For example, NRSC is running an ad in Missouri featuring footage of Trump speaking at some sort of rally or event about McCaskill and the GOP tax cuts that were so poorly crafted that your average Missourian either forgot they happened or is still pissed they happened but failed to trickle down.

The ad is a mess. Trump is slurring his words and not the most articulate fellow on a good day, but I could make out that he thinks every senator should have supported his tax cut for the elites … and he’s confused why McCaskill opposed burning money to increase debt with zero benefit for the majority of her constituents.

Clearly NRSC thinks featuring Trump is a positive, even a mumbling slurring Trump. I really don’t want to live in a state where featuring an un-indicted co-conspirator in ads is still a benefit, but here I am.

Time will tell if the Trump slurrified ad helps Hawley, but Lawd it shouldn’t.

The tax cuts haven’t benefited most Missourians. And they sure as hell won’t help Missourians facing the ramifications of Hawley’s anti-ACA lawsuit. Lots of us have pre-existing conditions, and not having coverage is expensive as hell. The kind of expensive that folk with backgrounds like Hawley (Stanford alum, Yale law school grad) don’t understand, and the comms team at NRSC probably call fake news.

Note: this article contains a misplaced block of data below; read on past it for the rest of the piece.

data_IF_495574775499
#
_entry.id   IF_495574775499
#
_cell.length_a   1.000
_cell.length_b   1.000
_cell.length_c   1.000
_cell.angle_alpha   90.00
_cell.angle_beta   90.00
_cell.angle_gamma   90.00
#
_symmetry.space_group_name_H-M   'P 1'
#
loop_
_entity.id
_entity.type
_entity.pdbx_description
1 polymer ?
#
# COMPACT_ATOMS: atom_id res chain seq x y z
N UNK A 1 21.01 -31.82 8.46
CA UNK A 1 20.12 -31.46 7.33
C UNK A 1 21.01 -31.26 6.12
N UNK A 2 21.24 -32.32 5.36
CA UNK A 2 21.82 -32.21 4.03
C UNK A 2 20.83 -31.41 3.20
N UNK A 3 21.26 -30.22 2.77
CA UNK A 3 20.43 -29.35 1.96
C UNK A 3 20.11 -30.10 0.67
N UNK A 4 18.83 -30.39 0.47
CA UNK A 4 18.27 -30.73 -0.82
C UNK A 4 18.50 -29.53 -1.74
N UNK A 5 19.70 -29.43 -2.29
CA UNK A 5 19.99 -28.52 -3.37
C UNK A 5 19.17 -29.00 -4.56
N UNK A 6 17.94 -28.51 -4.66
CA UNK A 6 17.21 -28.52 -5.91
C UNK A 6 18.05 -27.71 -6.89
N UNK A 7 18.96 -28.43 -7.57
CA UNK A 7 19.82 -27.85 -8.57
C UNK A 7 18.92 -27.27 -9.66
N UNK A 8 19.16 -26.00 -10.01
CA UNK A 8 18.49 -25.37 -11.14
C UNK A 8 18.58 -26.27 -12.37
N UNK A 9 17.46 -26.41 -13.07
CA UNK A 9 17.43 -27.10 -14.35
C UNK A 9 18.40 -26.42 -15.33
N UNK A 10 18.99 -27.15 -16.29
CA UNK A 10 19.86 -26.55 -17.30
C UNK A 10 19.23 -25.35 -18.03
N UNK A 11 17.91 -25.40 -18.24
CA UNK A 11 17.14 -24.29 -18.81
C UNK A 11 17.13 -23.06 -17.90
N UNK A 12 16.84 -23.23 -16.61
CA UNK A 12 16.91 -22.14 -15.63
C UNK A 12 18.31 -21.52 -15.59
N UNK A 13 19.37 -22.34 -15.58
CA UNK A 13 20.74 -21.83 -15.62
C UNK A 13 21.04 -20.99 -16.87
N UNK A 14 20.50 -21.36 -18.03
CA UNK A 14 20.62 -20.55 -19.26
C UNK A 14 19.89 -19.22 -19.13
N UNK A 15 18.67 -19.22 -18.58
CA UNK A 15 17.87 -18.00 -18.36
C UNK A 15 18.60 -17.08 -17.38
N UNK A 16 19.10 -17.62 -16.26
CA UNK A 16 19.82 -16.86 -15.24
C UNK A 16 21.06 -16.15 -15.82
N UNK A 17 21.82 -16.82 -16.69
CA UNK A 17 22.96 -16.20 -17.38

Anyway, we’re all going to be seeing a lot of political ads claiming all manner of shit until election day. Some will feature that orange man, lots will be inaccurate as hell.

In a world of bullshit, spin, and faux news voters need to focus on the known knowns.

What policies have helped you?

Who is fighting to protect them?

And who has said they don’t support them, partnered with an orange-faced man who puts them at risk, or has taken action while in office to destroy those policies?

Meanwhile, I’m holding out hope that the team that gave us the demon sheep ad gives us another gem. 

That, my friends, was an amazing campaign ad!